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Eskom warns against illegal strike as NUM downs tools

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A Numsa member strike outside Eskom head office to demand a 'substantial' wage hike.  (PICS: Lameez Omarjee)
A Numsa member strike outside Eskom head office to demand a 'substantial' wage hike. (PICS: Lameez Omarjee)

Johannesburg - Workers downed tools on Monday at three South African power stations with more set to follow as a wage strike began at state-run utility Eskom, but the company said its operations had not yet been impacted and branded the stoppage illegal.

Paris Mashego, NUM's energy sector coordinator, told Reuters that wage talks with the utility were in deadlock over the weekend. Eskom provides almost all the power to Africa's most industrialised economy but it was not immediately clear what impact the strike may have on its ability to keep the lights on.

An Eskom spokesperson said operations had not yet been impacted and reiterated the utility's view that its members are prohibited by law from striking.

"Across all of our 27 power stations everything is operating as normal at this stage," spokesperson Khulu Phasiwe said.

"And no one from Eskom is allowed to go on strike because we are defined as essential service providers. Technically anyone who is not at work today will have to explain themselves to their bosses," he said.

He added that Eskom did not feel that negotiations had collapsed. The utility is offering pay hikes of 7% to 9%, while NUM is looking for increases ranging from 12 to 13 percent.

Phasiwe also said NUM members early on Monday morning had blocked roads leading to the Arnot power station east of Johannesburg but police had been called in and the roads were now clear.

NUM has around 15 000 members at Eskom, close to a third of its workforce.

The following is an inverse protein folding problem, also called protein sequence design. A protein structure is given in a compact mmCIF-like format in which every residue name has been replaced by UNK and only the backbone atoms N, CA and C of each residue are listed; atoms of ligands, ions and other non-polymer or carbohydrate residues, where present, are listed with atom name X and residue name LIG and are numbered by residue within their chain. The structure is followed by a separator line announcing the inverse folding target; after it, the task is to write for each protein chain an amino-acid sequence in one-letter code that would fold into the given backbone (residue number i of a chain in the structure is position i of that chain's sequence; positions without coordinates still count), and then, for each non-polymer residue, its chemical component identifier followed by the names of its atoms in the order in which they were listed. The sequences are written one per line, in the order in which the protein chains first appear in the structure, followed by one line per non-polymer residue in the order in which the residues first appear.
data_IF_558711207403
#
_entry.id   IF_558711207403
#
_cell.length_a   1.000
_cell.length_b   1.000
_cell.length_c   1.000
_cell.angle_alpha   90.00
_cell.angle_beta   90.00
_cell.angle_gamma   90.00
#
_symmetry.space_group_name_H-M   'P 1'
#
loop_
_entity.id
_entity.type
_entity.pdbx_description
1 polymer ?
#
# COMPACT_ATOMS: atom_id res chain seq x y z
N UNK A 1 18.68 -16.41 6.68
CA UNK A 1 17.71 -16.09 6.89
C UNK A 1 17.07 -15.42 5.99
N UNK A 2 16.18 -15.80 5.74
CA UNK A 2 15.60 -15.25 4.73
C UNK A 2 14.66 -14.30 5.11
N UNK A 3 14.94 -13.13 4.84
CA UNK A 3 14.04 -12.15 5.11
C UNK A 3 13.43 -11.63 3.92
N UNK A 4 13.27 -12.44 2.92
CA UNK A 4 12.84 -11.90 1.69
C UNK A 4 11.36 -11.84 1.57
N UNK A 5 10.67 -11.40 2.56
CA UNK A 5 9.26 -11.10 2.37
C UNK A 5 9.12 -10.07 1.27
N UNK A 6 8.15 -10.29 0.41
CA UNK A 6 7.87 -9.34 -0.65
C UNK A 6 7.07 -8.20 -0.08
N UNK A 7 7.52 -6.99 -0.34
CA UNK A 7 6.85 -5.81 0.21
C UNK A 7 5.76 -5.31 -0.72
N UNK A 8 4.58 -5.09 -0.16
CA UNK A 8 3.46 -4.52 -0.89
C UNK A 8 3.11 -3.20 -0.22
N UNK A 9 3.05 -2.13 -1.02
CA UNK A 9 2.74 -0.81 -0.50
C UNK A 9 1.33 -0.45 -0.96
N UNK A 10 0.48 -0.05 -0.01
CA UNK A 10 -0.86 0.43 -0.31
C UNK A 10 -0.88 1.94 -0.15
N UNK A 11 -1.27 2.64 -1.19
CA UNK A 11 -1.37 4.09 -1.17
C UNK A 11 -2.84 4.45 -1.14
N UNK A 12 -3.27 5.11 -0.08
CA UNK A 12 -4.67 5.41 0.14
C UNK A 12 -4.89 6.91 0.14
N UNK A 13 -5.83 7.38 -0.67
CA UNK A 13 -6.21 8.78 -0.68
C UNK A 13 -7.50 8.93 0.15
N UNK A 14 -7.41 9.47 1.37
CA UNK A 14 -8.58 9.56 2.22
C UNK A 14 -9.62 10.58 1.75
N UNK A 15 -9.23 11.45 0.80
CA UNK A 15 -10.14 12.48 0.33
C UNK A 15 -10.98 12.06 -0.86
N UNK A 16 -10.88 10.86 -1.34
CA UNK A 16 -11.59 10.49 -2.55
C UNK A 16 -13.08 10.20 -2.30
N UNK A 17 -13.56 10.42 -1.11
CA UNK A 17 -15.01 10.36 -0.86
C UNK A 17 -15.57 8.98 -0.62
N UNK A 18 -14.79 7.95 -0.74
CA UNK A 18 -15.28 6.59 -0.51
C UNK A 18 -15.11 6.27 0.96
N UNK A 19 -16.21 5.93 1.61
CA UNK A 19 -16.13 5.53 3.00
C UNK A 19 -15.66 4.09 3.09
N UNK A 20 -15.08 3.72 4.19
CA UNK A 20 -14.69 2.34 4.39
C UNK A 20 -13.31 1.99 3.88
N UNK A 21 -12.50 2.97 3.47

The stoppage coincides with a wage strike by around 15 000 workers in the petrochemical industry that has led to some shortages and was entering its second week on Monday.

NUM: Eskom's offer of 7% is an insult to hardworking Eskom workers

“Eskom's offer of 7% is an insult to hardworking Eskom workers, while keeping the lights burning,” said Sipunzi. "Eskom workers are unable to feed their families."

Demands include a one year wage agreement, of 12% increase for maximum wage earners and a 13% increase for minimum wage earners. Negotiations initially started at 18% for minimum wage earners and 16% for maximum wage earners, explained Paris Mashego, NUM Eskom sector coordinator.

Other demands include occasional leave and selling of leave. “We sell seven days but only get paid five,” said Mashego.

The union said that Eskom failed to address the apartheid wage gap of 50% between the minimum and maximum salary scale. “After 22 years of democracy, Eskom is still paying workers based on the apartheid system,” said Sipunzi. “White employees are still paid more than black people.”

The union also demands a housing allowance of R5 000 per month. “Housing prices are increasing and Eskom workers can’t afford to pay for houses,” said Sipunzi. Those that do not have houses won’t be able to acquire houses in future, he explained.

NUM's 14 824 members across all regions are prepared to strike, with or without the Minimum Service Agreement (MSA). “Eskom is using the absence of an MSA to prevent members using their constitutional right to strike,” said Sipunzi.

“We don’t want the strike to last long. We want the strike to get results,” said Mashego. The announcement of the strike is to get government to listen to the union and to get Eskom’s leadership to reach an agreement with NUM, he said.

“Eskom made a profit R4.6bn … Our members want to get a big share of profit made,” added Mashego.

NUM has consulted with Solidarity Union, and they have agreed with the action to be taken, said Sipunzi. “A major stumbling block may be what Numsa plans to do… Numsa is in negotiations just to compete with NUM,” he said.  

In response to a question on how long the strike will continue, Sipunzi said: “We believe if government allows the strike to continue even longer than one day, it will cause damage to business and other sectors.

“A lot of other entities or sectors will suffer, think of hospitals and other businesses that will run without electricity,” said Sipunzi.

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